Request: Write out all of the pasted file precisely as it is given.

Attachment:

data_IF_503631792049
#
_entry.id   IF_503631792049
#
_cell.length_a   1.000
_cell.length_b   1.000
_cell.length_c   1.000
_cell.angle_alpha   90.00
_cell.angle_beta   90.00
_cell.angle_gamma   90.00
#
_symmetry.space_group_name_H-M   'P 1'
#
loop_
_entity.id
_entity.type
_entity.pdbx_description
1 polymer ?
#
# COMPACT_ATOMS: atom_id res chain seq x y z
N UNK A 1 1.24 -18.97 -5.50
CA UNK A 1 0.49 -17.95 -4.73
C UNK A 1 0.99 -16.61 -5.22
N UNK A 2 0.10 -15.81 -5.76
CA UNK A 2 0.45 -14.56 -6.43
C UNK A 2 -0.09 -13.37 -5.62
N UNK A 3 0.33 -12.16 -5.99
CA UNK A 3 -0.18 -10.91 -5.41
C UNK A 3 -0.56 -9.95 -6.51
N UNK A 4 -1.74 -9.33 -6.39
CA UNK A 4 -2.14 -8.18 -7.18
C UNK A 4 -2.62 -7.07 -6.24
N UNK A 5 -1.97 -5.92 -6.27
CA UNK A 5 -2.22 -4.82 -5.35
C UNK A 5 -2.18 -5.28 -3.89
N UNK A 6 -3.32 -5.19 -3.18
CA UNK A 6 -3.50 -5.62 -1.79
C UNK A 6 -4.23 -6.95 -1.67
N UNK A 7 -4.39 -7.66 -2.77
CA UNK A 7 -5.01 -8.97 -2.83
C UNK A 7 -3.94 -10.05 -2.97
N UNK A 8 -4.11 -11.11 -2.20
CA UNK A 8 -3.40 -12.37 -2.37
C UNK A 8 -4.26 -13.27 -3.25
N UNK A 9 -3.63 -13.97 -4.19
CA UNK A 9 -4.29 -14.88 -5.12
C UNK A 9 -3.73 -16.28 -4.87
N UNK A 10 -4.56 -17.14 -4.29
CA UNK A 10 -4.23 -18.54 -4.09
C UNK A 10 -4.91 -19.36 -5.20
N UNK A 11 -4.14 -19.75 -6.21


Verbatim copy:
data_IF_503631792049
#
_entry.id   IF_503631792049
#
_cell.length_a   1.000
_cell.length_b   1.000
_cell.length_c   1.000
_cell.angle_alpha   90.00
_cell.angle_beta   90.00
_cell.angle_gamma   90.00
#
_symmetry.space_group_name_H-M   'P 1'
#
loop_
_entity.id
_entity.type
_entity.pdbx_description
1 polymer ?
#
# COMPACT_ATOMS: atom_id res chain seq x y z
N UNK A 1 1.24 -18.97 -5.50
CA UNK A 1 0.49 -17.95 -4.73
C UNK A 1 0.99 -16.61 -5.22
N UNK A 2 0.10 -15.81 -5.76
CA UNK A 2 0.45 -14.56 -6.43
C UNK A 2 -0.09 -13.37 -5.62
N UNK A 3 0.33 -12.16 -5.99
CA UNK A 3 -0.18 -10.91 -5.41
C UNK A 3 -0.56 -9.95 -6.51
N UNK A 4 -1.74 -9.33 -6.39
CA UNK A 4 -2.14 -8.18 -7.18
C UNK A 4 -2.62 -7.07 -6.24
N UNK A 5 -1.97 -5.92 -6.27
CA UNK A 5 -2.22 -4.82 -5.35
C UNK A 5 -2.18 -5.28 -3.89
N UNK A 6 -3.32 -5.19 -3.18
CA UNK A 6 -3.50 -5.62 -1.79
C UNK A 6 -4.23 -6.95 -1.67
N UNK A 7 -4.39 -7.66 -2.77
CA UNK A 7 -5.01 -8.97 -2.83
C UNK A 7 -3.94 -10.05 -2.97
N UNK A 8 -4.11 -11.11 -2.20
CA UNK A 8 -3.40 -12.37 -2.37
C UNK A 8 -4.26 -13.27 -3.25
N UNK A 9 -3.63 -13.97 -4.19
CA UNK A 9 -4.29 -14.88 -5.12
C UNK A 9 -3.73 -16.28 -4.87
N UNK A 10 -4.56 -17.14 -4.29
CA UNK A 10 -4.23 -18.54 -4.09
C UNK A 10 -4.91 -19.36 -5.20
N UNK A 11 -4.14 -19.75 -6.21